Heart Patients who meditate may reduce risk of Death, Heart Attack or Stroke

Stethoscope - BSN

(Best Syndication News) - New research found that African Americans diagnosed with heart disease had a 48 percent reduced risk for suffering from a heart attack, stroke, or dying from all causes, if they did Transcendental Meditation instead of just attending a health education class. The researchers published their findings in the American Heart Association journal Circulation: Cardiovascular Quality and Outcomes.

Two hundred and one people participated in the study over a five-year period. The group consisted of 42 percent women over the age of 59 with an income of less than $10,000 per year. The average body mass index (BMI) was 32, which is considered obese.

Forty one percent of the meditation group and 31 percent of the health education group took aspirin while 38 percent of the meditation group and 43 percent of the health education group smoked.

The researchers randomly assigned the participants to either a Transcendental Meditation group or a health education group. The Transcendental Meditation group was to take part in a stress-reducing program, while the health education group attended classes about lifestyle changes to improve diet and exercise. The meditation group was instructed to sit with their eyes closed for around 20 minutes twice daily to rest their body and mind, but while staying awake. The health education group participants spent at least 20 minutes daily practicing heart-healthy behaviors that they were instructed to do by professional health educators. These lifestyle behaviors included changes in exercise, preparing healthy meals, and general relaxation.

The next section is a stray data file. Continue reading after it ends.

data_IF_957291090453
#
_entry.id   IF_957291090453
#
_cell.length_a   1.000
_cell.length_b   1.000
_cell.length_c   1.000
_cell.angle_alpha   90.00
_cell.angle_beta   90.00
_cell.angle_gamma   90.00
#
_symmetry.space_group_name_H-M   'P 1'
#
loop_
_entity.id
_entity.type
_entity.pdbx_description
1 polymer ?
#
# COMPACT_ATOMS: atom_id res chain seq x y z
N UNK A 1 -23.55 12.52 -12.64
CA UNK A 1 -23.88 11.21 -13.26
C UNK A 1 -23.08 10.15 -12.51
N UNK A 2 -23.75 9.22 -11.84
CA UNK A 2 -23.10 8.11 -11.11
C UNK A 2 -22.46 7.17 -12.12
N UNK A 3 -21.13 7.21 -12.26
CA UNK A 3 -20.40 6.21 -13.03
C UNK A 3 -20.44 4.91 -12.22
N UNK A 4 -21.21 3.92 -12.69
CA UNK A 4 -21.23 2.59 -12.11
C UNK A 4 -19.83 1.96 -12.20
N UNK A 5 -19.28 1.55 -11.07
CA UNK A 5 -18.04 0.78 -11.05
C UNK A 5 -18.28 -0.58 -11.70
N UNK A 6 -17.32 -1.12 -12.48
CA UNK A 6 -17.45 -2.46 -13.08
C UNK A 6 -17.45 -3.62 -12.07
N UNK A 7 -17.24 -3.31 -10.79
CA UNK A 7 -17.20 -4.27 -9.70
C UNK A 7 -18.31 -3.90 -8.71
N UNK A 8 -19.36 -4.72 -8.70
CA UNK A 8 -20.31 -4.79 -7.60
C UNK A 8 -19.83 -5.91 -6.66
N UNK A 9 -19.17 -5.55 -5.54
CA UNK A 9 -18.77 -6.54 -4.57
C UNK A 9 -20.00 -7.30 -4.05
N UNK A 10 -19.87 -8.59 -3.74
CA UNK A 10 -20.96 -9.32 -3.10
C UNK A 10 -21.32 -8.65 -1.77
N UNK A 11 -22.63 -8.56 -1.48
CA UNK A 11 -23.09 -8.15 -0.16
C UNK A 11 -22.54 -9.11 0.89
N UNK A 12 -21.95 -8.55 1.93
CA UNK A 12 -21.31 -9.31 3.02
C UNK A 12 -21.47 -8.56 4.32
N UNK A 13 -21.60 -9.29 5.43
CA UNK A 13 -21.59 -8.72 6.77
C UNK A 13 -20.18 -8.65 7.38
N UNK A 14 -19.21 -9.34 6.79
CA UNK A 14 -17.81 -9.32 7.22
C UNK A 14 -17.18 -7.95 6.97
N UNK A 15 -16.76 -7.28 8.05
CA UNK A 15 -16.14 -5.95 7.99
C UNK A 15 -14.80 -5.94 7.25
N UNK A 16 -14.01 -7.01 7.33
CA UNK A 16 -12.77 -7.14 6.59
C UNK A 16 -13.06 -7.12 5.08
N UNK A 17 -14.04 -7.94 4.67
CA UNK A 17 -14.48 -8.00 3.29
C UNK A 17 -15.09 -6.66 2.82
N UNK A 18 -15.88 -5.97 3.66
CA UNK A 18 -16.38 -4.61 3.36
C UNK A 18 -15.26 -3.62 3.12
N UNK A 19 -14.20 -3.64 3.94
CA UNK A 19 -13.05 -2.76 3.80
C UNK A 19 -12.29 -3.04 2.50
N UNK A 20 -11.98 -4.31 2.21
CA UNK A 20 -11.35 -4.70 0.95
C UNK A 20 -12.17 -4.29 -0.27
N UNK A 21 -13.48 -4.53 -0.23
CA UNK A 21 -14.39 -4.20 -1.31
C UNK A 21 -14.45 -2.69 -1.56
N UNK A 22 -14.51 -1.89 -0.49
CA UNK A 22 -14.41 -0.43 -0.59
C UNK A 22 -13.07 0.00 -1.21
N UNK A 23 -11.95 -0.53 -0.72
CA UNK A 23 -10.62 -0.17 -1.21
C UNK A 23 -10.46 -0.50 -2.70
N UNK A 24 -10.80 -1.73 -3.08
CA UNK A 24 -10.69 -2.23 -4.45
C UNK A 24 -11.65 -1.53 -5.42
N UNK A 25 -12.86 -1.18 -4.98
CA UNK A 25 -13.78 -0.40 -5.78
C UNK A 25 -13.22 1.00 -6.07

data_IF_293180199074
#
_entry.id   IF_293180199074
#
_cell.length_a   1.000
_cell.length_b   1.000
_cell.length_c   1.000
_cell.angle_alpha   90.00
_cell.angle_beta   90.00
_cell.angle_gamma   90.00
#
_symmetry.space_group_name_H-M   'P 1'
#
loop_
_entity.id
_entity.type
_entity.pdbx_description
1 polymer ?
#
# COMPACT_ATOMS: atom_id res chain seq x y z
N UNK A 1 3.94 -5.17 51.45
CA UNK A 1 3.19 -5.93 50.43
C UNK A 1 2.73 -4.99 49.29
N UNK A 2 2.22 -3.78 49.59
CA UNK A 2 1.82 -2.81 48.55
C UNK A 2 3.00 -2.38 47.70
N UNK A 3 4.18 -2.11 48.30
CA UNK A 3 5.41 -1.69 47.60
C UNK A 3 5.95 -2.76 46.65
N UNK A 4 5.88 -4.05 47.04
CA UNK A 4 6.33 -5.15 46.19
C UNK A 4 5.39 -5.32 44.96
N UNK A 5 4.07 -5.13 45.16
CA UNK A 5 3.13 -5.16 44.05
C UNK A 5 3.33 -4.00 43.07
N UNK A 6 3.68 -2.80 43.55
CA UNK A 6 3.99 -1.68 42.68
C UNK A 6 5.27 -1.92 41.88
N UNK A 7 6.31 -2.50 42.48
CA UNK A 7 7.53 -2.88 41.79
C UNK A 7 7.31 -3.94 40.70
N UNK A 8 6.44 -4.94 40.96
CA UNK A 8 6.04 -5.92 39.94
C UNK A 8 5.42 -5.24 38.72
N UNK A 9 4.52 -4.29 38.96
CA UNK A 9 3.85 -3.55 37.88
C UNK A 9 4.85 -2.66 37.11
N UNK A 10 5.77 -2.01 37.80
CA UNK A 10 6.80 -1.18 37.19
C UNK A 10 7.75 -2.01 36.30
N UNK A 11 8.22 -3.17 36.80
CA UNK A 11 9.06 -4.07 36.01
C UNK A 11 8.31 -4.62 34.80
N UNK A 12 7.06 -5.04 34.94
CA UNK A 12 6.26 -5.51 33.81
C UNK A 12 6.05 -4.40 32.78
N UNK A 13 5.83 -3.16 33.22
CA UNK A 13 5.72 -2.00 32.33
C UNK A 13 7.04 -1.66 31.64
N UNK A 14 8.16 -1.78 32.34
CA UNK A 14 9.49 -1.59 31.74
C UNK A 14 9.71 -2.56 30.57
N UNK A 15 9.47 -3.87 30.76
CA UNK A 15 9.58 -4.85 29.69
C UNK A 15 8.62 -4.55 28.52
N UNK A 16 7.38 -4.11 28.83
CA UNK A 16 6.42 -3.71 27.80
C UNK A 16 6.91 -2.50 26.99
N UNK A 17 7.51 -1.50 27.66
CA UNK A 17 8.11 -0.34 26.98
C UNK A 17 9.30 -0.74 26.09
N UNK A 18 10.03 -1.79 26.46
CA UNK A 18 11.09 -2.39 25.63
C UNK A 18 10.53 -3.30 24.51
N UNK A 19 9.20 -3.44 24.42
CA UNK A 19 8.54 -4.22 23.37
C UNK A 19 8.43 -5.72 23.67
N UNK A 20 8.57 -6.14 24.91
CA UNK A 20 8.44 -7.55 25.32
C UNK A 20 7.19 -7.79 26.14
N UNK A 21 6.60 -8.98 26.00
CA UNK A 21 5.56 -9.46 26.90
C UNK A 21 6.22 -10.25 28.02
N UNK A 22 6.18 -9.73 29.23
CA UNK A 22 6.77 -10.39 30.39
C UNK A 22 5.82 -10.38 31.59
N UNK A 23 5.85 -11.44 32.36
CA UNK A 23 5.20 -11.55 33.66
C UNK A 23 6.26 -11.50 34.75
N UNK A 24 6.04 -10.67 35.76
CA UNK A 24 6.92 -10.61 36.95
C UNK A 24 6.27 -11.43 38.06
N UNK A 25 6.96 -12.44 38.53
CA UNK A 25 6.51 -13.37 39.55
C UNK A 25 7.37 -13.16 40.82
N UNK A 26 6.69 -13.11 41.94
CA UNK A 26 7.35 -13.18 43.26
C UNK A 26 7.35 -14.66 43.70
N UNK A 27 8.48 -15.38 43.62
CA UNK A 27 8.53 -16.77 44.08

The participants underwent an evaluation at the beginning of the study, at three months, and every six months following. The evaluations involved the researchers measuring the participants' BMI. They asked about their diet and how well they adhered to the program. The participants’ blood pressure was measured and they were assessed for cardiovascular hospitalizations.

The group that participated in meditation managed to lower their blood pressure by an average 5 mm Hg compared to the education group. They also reported having less stress and anger. The more the patients meditated on a regular basis, the better survival rate they had.

There were 52 primary end-point events of either a stroke, heart attack or death. Twenty events occurred in the meditation group, and 32 events happened in the health education group.

Both groups improved on their exercise behaviors and they all reduced their alcohol consumption. The meditation group demonstrated a trend that suggested a reduction in smoking. There were no significant differences in the two groups regarding weight, exercise, or diet.

"Transcendental Meditation may reduce heart disease risks for both healthy people and those with diagnosed heart conditions," said Robert Schneider, M.D., lead researcher and director of the Institute for Natural Medicine and Prevention in Fairfield, Iowa.

By: Marsha Quinn
Health Reporter

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Statements and conclusions of study authors published in American Heart Association scientific journals are solely those of the study authors and do not necessarily reflect the association's policy or position. The association makes no representation or guarantee as to their accuracy or reliability.



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